“There are those who think that student stress might mainly be due to a high-performance personality, but it is important to point out that there is still a strong link between study environment and health, even after taking into account factors such as accommodation, finances and different personality traits. We are currently looking at which areas to follow up on with additional studies, but likely we will be further investigating female medical students,” says Mia.
The report is the first large survey at a Swedish university of the study environment’s associations to experienced stress levels and health.
“It is unusual both in terms of the high response rate and having so many students participating in this age range,” says Mia Söderberg, and continues:
“Now we have a clear picture of which groups might need more support and which issues are the most pressing. The report can definitely provide good guidance for remedial action measures, possibly also at other universities with similar courses.”
A comprehensive survey
For SAKS – Sahlgrenska Academy Students’ Union – it’s not surprising that many students are stressed and worried about the huge responsibilities facing them in their future careers. According to Sara Gabrielsen, who herself is a student on the pharmacy program and chair of SAKS, the psychosocial health was worse than expected in some subject areas.
“At the same time, it is positive that the students now can see that they’re not alone in how they feel, and that many students actually seek help and that in itself is absolutely OK. It is important that information on how to get help is given to the students and they should be involved in the work of creating remedial action plans,” says Sara Gabrielsen.
The survey also reveals that the majority of Sahlgrenska Academy’s students are proud of their choice of future occupations, are stimulated by their studies and feel that they are well prepared for their future work. They also describe the atmosphere among the students as good and supportive.
“We’re not surprised, and it’s very positive that the students feel this way. They’re taking their studies seriously and are proud of their future careers. These are key occupational groups in society and so career pride can be essential for future success,” says Sara Gabrielsen.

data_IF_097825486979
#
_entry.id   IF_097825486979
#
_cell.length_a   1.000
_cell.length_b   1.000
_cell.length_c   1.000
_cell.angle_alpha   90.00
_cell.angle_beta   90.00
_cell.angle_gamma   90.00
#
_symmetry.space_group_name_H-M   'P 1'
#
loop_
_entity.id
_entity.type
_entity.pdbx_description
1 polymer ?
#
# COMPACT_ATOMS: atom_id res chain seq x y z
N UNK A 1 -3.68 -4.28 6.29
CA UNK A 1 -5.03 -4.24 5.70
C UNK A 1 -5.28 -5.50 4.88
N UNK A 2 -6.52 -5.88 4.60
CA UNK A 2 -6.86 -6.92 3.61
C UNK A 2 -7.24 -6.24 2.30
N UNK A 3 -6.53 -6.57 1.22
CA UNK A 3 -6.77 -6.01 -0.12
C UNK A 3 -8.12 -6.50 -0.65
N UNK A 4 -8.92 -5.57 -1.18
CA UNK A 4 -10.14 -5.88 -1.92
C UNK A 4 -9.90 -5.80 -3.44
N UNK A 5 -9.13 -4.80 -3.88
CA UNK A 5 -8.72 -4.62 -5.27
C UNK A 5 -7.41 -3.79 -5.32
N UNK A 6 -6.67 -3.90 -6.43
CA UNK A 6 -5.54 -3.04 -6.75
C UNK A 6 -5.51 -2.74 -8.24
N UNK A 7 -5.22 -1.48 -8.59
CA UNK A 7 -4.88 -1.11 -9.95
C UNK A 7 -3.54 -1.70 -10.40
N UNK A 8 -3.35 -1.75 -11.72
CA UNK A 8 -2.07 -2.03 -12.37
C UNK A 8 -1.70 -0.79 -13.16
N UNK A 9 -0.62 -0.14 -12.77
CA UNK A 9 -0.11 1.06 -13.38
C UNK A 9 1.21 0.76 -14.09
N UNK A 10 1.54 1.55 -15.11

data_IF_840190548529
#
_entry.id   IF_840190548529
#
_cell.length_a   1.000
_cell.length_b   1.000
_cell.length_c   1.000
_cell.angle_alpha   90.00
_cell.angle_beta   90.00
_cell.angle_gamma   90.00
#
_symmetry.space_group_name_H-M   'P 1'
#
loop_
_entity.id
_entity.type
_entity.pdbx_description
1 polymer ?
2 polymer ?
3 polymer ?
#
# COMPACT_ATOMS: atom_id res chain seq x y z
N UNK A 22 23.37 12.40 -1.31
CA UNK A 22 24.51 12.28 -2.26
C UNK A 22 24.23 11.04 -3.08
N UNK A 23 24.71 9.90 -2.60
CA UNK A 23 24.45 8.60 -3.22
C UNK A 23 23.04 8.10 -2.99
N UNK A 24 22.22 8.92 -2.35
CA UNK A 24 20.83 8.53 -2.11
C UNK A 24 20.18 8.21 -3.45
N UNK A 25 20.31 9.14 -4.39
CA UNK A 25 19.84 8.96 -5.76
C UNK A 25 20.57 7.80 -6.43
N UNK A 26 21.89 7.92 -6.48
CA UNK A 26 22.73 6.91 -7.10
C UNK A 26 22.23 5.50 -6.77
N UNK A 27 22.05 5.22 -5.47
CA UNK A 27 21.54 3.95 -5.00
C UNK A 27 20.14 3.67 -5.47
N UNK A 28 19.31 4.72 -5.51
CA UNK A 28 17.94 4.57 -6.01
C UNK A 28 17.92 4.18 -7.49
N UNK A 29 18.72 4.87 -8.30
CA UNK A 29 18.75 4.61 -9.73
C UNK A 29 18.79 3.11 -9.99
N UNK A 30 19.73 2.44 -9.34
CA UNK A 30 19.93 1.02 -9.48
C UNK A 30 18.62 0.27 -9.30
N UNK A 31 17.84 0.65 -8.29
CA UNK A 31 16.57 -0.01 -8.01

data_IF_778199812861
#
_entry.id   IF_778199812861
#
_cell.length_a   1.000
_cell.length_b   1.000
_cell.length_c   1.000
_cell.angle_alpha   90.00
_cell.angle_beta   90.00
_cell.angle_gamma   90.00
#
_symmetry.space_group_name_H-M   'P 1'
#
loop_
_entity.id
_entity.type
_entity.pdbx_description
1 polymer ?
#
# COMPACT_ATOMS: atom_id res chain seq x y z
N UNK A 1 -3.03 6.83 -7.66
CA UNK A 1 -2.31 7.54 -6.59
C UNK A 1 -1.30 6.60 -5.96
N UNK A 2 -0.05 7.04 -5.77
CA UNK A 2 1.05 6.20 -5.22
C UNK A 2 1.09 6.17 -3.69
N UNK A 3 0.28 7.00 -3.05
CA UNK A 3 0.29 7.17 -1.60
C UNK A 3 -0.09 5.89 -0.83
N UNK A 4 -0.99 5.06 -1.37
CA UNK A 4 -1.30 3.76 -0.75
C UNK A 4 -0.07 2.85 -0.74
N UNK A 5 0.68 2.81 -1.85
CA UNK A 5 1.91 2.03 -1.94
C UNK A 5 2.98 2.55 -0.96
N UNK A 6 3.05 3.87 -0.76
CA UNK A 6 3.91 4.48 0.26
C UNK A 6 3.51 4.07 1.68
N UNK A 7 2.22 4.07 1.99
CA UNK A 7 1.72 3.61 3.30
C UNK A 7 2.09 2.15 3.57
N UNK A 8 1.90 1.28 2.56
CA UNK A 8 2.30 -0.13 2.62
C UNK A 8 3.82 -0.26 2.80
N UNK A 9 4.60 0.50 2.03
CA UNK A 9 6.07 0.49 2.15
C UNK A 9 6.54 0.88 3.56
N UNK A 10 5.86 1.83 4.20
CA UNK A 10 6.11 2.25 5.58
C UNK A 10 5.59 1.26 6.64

The report is based on a comprehensive survey, where the students responded to questions on topics such as study demands, stress, discrimination, practical training and the physical working environment. The report presents suggestions for preventive actions, including the faculty increasing resources for stress management and conversational treatment, and that the students’ schedules are planned so they have more time for recovery. But more work is needed.
“We need to think more broadly and with new ideas, in order to equip our students even better. Not only with the students’ union and the Student Health Center, but also in cooperation with the students’ future employers, healthcare” confirms Eric Hanse.
The full report:
The report En rapport om studiemiljö, stress och hälsa bland Sahlgrenska akademins studenter is available in Swedish only.:
TEXT: ANNA von PORAT
PHOTO: JOHAN WINGBORG/GU
Eric Hanse, Acting Dean, Sahlgrenska Academy:
Silvana Naredi, Vice Dean for Education Issues, Sahlgrenska Academy, firstname.lastname@example.org 0766-183758
Mia Söderberg, Med.Dr / Certified psychologist,department of occupational and environmental medicine at Sahlgrenska Academy: email@example.com 031-7866258
Sara Gabrielsen, Chair SAKS, Sahlgrenska Academy student union: firstname.lastname@example.org 0728-575300